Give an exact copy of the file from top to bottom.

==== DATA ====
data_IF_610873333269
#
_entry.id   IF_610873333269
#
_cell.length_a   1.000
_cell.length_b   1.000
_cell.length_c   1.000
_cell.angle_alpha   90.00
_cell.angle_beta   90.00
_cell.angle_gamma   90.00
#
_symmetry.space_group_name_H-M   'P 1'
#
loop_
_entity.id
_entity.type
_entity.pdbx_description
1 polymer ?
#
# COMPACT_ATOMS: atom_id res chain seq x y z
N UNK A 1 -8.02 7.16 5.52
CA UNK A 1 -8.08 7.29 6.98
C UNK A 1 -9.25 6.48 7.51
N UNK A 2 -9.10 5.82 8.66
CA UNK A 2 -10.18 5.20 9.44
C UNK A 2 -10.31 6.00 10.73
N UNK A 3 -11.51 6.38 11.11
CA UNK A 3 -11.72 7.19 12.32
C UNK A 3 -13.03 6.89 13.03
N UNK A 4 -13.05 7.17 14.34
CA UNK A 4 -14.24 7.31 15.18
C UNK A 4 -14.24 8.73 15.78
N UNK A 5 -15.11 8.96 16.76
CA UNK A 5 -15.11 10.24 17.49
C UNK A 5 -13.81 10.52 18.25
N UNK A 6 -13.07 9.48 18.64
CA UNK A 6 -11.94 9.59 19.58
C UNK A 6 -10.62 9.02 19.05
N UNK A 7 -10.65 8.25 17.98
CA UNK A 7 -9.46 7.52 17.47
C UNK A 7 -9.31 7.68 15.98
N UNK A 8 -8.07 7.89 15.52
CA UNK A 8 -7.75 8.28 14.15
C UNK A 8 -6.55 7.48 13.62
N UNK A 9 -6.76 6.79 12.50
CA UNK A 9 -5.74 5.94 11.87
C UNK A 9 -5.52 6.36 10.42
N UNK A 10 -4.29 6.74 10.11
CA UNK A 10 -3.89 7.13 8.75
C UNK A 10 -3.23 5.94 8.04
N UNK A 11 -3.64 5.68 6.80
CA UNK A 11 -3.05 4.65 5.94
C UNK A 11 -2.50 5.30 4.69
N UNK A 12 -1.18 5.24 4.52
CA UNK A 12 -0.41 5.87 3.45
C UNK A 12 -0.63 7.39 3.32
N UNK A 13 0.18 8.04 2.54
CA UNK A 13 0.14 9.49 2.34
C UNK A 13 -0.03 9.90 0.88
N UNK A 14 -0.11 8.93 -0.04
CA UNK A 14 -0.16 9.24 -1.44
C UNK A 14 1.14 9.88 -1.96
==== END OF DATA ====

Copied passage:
data_IF_610873333269
#
_entry.id   IF_610873333269
#
_cell.length_a   1.000
_cell.length_b   1.000
_cell.length_c   1.000
_cell.angle_alpha   90.00
_cell.angle_beta   90.00
_cell.angle_gamma   90.00
#
_symmetry.space_group_name_H-M   'P 1'
#
loop_
_entity.id
_entity.type
_entity.pdbx_description
1 polymer ?
#
# COMPACT_ATOMS: atom_id res chain seq x y z
N UNK A 1 -8.02 7.16 5.52
CA UNK A 1 -8.08 7.29 6.98
C UNK A 1 -9.25 6.48 7.51
N UNK A 2 -9.10 5.82 8.66
CA UNK A 2 -10.18 5.20 9.44
C UNK A 2 -10.31 6.00 10.73
N UNK A 3 -11.51 6.38 11.11
CA UNK A 3 -11.72 7.19 12.32
C UNK A 3 -13.03 6.89 13.03
N UNK A 4 -13.05 7.17 14.34
CA UNK A 4 -14.24 7.31 15.18
C UNK A 4 -14.24 8.73 15.78
N UNK A 5 -15.11 8.96 16.76
CA UNK A 5 -15.11 10.24 17.49
C UNK A 5 -13.81 10.52 18.25
N UNK A 6 -13.07 9.48 18.64
CA UNK A 6 -11.94 9.59 19.58
C UNK A 6 -10.62 9.02 19.05
N UNK A 7 -10.65 8.25 17.98
CA UNK A 7 -9.46 7.52 17.47
C UNK A 7 -9.31 7.68 15.98
N UNK A 8 -8.07 7.89 15.52
CA UNK A 8 -7.75 8.28 14.15
C UNK A 8 -6.55 7.48 13.62
N UNK A 9 -6.76 6.79 12.50
CA UNK A 9 -5.74 5.94 11.87
C UNK A 9 -5.52 6.36 10.42
N UNK A 10 -4.29 6.74 10.11
CA UNK A 10 -3.89 7.13 8.75
C UNK A 10 -3.23 5.94 8.04
N UNK A 11 -3.64 5.68 6.80
CA UNK A 11 -3.05 4.65 5.94
C UNK A 11 -2.50 5.30 4.69
N UNK A 12 -1.18 5.24 4.52
CA UNK A 12 -0.41 5.87 3.45
C UNK A 12 -0.63 7.39 3.32
N UNK A 13 0.18 8.04 2.54
CA UNK A 13 0.14 9.49 2.34
C UNK A 13 -0.03 9.90 0.88
N UNK A 14 -0.11 8.93 -0.04
CA UNK A 14 -0.16 9.24 -1.44
C UNK A 14 1.14 9.88 -1.96